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Thread: kick in

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    #1

    kick in

    "We are buying a keg of beer for a party. You guys want to kick in something?" Is it OK with the use of "kick in"?

    OR

    "The more money you get, the more benefits kick in."
    Last edited by ostap77; 10-Oct-2010 at 21:29.

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    #2

    Re: kick in

    "We are buying a keg of beer for a party. You guys want to kick in something?"

    That is correct.

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    #3

    Re: kick in

    Quote Originally Posted by DRThomas View Post
    "We are buying a keg of beer for a party. You guys want to kick in something?"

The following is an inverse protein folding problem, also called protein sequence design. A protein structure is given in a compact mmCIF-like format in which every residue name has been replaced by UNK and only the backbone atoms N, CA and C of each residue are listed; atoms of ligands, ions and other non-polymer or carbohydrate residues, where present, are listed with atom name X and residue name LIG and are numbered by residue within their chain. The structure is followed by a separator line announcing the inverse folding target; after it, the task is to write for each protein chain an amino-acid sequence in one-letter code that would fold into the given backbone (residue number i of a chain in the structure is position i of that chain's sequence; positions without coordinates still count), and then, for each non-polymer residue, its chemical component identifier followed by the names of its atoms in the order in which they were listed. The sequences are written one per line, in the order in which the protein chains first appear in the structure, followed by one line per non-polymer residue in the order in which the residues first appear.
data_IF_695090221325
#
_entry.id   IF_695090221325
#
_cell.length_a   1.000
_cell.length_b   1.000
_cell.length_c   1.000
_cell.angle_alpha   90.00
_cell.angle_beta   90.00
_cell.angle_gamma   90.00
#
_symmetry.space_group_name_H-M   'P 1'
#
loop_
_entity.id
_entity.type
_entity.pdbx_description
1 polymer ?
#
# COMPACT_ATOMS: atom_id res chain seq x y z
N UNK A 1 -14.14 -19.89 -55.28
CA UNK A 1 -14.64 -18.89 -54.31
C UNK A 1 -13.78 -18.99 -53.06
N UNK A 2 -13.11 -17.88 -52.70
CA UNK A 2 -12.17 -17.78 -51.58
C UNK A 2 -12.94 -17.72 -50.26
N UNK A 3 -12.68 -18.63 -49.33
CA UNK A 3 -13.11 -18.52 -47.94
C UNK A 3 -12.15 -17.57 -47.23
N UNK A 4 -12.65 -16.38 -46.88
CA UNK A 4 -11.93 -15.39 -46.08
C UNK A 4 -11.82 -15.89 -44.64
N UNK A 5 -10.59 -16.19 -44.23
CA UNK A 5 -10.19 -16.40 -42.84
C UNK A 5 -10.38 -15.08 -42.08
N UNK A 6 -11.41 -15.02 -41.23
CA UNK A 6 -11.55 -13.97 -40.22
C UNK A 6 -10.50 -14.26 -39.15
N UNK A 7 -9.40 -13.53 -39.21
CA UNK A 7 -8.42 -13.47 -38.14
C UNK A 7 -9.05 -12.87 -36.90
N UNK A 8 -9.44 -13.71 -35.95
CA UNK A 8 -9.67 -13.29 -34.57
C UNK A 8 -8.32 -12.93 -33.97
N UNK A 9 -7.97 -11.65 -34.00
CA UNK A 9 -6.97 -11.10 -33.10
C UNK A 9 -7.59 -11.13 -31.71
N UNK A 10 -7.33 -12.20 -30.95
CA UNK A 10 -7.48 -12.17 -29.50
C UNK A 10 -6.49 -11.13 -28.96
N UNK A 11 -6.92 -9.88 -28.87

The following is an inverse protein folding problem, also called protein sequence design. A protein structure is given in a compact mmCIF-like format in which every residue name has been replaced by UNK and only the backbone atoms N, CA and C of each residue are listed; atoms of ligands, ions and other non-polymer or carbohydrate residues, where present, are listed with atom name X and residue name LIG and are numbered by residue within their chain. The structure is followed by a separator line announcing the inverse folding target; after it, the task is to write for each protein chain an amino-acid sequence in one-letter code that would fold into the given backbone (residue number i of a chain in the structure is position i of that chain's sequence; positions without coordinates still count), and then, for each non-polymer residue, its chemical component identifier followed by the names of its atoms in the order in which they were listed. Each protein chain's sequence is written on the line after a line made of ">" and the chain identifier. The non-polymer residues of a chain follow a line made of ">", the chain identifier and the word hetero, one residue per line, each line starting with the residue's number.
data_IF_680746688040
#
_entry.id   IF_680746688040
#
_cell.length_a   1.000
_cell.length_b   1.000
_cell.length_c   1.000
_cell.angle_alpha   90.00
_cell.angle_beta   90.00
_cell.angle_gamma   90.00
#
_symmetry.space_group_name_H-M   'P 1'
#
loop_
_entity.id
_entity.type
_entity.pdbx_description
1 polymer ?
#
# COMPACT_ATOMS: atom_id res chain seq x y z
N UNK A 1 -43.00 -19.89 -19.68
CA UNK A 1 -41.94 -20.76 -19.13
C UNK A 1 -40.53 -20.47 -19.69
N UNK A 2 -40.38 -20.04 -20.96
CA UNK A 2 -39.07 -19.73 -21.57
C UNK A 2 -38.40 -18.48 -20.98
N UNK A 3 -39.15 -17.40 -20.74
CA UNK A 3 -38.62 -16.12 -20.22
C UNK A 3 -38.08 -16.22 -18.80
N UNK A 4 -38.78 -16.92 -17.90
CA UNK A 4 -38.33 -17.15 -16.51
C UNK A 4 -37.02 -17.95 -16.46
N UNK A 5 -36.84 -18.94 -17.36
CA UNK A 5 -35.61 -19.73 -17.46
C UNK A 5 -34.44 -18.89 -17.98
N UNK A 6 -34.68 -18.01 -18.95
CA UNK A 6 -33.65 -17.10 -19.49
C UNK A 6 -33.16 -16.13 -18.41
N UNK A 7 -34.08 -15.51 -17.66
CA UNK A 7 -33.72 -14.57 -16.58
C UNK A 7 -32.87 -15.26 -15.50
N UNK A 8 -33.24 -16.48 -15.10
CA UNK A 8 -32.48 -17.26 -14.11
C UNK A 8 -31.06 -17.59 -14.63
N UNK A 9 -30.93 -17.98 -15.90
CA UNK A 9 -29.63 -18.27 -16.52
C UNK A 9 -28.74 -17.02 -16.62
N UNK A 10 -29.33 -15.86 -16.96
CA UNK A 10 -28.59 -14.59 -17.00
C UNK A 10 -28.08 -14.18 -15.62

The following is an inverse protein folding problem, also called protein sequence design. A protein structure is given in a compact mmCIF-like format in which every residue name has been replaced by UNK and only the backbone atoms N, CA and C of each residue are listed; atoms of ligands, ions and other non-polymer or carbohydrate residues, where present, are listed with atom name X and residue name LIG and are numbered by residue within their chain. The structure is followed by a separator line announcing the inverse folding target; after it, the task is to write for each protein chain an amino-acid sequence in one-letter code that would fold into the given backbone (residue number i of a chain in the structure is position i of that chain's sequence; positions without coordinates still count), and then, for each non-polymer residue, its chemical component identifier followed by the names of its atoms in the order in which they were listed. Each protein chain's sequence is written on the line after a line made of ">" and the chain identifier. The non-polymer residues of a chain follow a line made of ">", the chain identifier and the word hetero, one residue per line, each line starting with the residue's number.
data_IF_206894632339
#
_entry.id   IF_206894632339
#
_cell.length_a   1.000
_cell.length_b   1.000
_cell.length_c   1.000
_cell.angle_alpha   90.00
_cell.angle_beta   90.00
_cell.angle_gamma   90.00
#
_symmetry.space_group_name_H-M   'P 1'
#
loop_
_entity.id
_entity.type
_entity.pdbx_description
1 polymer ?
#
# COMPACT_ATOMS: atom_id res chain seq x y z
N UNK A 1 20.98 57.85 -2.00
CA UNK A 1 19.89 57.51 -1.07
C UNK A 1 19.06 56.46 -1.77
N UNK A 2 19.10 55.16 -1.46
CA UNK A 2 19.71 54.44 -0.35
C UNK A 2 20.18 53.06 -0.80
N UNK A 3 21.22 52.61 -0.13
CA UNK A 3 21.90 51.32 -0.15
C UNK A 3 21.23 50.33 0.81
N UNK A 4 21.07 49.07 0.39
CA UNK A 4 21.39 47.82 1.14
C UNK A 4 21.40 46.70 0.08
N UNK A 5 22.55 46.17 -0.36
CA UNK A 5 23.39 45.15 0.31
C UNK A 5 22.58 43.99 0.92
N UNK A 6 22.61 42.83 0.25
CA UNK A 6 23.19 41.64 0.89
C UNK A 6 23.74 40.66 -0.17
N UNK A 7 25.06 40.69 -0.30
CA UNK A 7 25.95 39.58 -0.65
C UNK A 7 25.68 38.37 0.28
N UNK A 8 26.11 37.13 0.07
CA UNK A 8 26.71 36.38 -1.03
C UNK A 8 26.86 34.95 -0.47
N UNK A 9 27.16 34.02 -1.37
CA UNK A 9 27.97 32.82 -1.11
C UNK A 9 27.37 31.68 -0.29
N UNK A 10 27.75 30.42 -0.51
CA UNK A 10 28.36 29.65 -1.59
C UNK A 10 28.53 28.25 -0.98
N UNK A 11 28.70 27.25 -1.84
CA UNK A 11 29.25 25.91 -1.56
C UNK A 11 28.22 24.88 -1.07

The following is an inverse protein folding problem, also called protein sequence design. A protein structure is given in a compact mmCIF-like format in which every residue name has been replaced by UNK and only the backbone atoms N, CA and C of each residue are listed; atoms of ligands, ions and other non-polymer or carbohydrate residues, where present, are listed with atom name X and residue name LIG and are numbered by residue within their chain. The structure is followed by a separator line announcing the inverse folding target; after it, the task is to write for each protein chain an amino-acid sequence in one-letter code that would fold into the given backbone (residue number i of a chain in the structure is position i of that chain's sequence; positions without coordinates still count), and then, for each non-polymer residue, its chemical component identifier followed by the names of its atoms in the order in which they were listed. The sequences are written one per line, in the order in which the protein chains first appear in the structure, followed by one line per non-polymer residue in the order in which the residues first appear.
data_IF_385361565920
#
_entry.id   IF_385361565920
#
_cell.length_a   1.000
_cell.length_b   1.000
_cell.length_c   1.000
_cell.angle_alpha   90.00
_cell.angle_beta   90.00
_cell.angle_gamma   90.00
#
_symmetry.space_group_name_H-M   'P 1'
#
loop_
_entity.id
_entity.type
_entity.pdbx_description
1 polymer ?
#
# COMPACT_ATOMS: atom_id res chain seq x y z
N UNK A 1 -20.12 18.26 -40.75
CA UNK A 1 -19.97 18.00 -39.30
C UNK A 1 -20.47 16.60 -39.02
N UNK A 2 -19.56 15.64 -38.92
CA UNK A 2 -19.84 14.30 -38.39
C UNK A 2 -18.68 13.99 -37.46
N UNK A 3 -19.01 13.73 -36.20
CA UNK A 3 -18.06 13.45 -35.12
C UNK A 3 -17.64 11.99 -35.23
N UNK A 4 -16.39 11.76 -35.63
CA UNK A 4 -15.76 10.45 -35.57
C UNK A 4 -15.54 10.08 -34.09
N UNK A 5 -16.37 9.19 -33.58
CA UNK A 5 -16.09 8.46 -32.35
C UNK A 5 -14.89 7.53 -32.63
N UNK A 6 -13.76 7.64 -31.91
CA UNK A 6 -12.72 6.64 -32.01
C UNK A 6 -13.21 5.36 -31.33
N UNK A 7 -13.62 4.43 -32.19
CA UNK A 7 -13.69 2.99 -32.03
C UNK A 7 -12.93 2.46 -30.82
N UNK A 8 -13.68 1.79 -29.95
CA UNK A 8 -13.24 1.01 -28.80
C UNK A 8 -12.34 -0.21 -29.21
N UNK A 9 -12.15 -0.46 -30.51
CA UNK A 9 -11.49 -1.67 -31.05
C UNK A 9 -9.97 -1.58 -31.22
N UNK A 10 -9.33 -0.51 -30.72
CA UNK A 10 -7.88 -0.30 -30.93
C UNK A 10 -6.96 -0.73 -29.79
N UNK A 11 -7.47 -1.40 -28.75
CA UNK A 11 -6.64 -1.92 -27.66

That is correct.
    What about the second one meaning that the more money you get the more benefits start to heve an influence on your life?

    Suppose you had a head ache and took some painkillers, can you say:

    "I could feel the pain killers kick in."
    Last edited by ostap77; 11-Oct-2010 at 00:09.

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    #4

    Re: kick in

    Quote Originally Posted by ostap77 View Post

    Suppose you had a head ache and took some painkillers, can you say:

    "I could feel the pain killers kick in."
    Yes. Another example:" Retirement benefits kick in when you turn 65."
    I donīt think you can use it as you did in the second sentence, "The more money you get........."

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